Staff Benda Bilili, Bouger Le Monde!

Richard Gehr

By Richard Gehr

on 09.04.12 in Reviews

The Congolese octet Staff Benda Bilili has five polio-disabled street musicians at its core, and on their excellent sophomore effort, Bouger Le Monde!, bittersweet autobiographical glimpses of their struggle peek their way in toward the end: In “Souci” (“Worries”), a slow acoustic rumba in the tradition of West Africa legends like Franco and Tabu Ley Rochereau, three members sing individually about going on the road and leaving their families’ troubles behind. “They thought a band with disabled people would never work,” declares bandleader Ricky Likabu Makodu in the loping “Apandjokwetu” (“This Is Our Place”). And in “Ne Me Quitte Pas” (“Don’t Leave Me”), Roger Landu, the band’s dazzling soloist on a homemade one-stringed electric satonge, confesses that “many people…tell me that I should leave the band, but I will never quit!”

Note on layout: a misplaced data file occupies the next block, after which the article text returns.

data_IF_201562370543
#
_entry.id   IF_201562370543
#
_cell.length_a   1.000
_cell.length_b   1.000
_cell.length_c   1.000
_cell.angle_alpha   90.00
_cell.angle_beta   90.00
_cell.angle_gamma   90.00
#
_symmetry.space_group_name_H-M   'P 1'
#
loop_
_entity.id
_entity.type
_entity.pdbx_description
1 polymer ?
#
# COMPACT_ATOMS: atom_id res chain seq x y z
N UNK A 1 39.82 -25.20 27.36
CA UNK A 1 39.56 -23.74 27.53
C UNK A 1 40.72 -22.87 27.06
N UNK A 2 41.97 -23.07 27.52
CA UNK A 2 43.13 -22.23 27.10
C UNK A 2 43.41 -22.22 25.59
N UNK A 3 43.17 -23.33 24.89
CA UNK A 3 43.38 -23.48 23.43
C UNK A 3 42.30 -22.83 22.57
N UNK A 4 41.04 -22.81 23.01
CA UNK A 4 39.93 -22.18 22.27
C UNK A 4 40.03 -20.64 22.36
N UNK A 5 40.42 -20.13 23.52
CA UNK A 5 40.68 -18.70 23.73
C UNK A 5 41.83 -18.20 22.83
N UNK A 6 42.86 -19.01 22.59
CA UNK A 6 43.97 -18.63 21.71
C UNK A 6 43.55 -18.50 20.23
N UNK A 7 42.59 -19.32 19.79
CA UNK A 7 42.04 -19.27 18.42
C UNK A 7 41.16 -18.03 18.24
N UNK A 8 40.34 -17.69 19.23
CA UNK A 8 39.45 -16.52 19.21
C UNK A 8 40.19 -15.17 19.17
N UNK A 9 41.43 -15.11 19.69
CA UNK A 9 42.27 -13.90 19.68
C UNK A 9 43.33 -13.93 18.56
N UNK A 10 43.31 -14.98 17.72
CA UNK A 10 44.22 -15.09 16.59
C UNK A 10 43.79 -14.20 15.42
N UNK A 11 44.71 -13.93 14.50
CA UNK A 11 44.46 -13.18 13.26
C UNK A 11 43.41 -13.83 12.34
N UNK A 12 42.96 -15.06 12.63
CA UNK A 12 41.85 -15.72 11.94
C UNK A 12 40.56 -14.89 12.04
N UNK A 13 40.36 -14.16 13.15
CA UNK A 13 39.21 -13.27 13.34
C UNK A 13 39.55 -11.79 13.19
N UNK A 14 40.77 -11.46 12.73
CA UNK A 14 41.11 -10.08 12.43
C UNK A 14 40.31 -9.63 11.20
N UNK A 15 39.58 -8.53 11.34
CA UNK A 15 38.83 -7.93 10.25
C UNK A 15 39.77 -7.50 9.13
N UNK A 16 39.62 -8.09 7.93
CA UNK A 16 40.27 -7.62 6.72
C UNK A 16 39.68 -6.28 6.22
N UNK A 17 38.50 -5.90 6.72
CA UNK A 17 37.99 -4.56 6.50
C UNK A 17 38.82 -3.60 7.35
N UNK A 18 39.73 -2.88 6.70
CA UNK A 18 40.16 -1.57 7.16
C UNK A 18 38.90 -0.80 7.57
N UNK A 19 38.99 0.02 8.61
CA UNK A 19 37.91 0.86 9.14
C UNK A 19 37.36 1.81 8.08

A fresh, heartfelt take on 20th-century Congolese rumba

However, SBB transcend their inspiring backstory with their music, which blends gritty-sweet harmonies, clattering percussion, and Landu’s aforementioned primitive-futurist guitar sound: a needling sine wave that oscillates between Ernie Isley and a pedal steel. In the end, Staff Benda Bilili is nothing more nor less than a fresh, heartfelt take on 20th-century Congolese rumba; and a particularly fine one at that.